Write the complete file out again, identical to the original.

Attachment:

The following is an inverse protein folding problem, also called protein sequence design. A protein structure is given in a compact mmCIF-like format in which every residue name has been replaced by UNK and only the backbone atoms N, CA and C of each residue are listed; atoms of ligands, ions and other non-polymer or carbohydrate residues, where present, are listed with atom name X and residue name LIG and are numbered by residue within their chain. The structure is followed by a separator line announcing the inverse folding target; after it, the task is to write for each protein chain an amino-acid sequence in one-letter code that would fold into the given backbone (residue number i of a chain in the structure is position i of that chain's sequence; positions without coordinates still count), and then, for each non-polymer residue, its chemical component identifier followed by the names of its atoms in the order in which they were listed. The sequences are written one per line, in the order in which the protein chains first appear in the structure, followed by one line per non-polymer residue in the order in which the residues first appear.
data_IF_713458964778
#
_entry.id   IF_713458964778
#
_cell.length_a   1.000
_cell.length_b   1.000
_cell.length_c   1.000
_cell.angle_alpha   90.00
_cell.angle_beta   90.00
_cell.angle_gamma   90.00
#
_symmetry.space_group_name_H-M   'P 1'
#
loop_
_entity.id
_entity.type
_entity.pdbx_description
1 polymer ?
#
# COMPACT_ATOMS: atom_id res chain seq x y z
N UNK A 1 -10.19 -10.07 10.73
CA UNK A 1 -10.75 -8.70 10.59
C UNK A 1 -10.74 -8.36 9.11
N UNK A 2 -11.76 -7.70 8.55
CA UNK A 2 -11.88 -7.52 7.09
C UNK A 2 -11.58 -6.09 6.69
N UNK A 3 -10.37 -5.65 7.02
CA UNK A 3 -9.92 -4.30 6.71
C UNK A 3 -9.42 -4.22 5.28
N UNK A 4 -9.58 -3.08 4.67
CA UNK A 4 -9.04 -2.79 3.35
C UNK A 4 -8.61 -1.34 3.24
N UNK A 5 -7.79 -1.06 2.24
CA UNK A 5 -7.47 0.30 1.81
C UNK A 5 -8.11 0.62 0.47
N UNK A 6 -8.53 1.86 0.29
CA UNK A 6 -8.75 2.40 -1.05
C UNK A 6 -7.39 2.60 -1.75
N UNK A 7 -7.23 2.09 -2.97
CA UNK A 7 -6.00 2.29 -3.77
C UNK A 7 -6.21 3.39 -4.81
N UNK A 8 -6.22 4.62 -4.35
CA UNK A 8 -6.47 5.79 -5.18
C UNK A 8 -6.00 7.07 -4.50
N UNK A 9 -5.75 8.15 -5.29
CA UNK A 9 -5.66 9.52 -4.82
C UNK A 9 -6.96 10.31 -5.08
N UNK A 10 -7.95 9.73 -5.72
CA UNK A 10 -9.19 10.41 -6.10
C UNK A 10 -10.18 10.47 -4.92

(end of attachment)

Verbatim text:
The following is an inverse protein folding problem, also called protein sequence design. A protein structure is given in a compact mmCIF-like format in which every residue name has been replaced by UNK and only the backbone atoms N, CA and C of each residue are listed; atoms of ligands, ions and other non-polymer or carbohydrate residues, where present, are listed with atom name X and residue name LIG and are numbered by residue within their chain. The structure is followed by a separator line announcing the inverse folding target; after it, the task is to write for each protein chain an amino-acid sequence in one-letter code that would fold into the given backbone (residue number i of a chain in the structure is position i of that chain's sequence; positions without coordinates still count), and then, for each non-polymer residue, its chemical component identifier followed by the names of its atoms in the order in which they were listed. The sequences are written one per line, in the order in which the protein chains first appear in the structure, followed by one line per non-polymer residue in the order in which the residues first appear.
data_IF_713458964778
#
_entry.id   IF_713458964778
#
_cell.length_a   1.000
_cell.length_b   1.000
_cell.length_c   1.000
_cell.angle_alpha   90.00
_cell.angle_beta   90.00
_cell.angle_gamma   90.00
#
_symmetry.space_group_name_H-M   'P 1'
#
loop_
_entity.id
_entity.type
_entity.pdbx_description
1 polymer ?
#
# COMPACT_ATOMS: atom_id res chain seq x y z
N UNK A 1 -10.19 -10.07 10.73
CA UNK A 1 -10.75 -8.70 10.59
C UNK A 1 -10.74 -8.36 9.11
N UNK A 2 -11.76 -7.70 8.55
CA UNK A 2 -11.88 -7.52 7.09
C UNK A 2 -11.58 -6.09 6.69
N UNK A 3 -10.37 -5.65 7.02
CA UNK A 3 -9.92 -4.30 6.71
C UNK A 3 -9.42 -4.22 5.28
N UNK A 4 -9.58 -3.08 4.67
CA UNK A 4 -9.04 -2.79 3.35
C UNK A 4 -8.61 -1.34 3.24
N UNK A 5 -7.79 -1.06 2.24
CA UNK A 5 -7.47 0.30 1.81
C UNK A 5 -8.11 0.62 0.47
N UNK A 6 -8.53 1.86 0.29
CA UNK A 6 -8.75 2.40 -1.05
C UNK A 6 -7.39 2.60 -1.75
N UNK A 7 -7.23 2.09 -2.97
CA UNK A 7 -6.00 2.29 -3.77
C UNK A 7 -6.21 3.39 -4.81
N UNK A 8 -6.22 4.62 -4.35
CA UNK A 8 -6.47 5.79 -5.18
C UNK A 8 -6.00 7.07 -4.50
N UNK A 9 -5.75 8.15 -5.29
CA UNK A 9 -5.66 9.52 -4.82
C UNK A 9 -6.96 10.31 -5.08
N UNK A 10 -7.95 9.73 -5.72
CA UNK A 10 -9.19 10.41 -6.10
C UNK A 10 -10.18 10.47 -4.92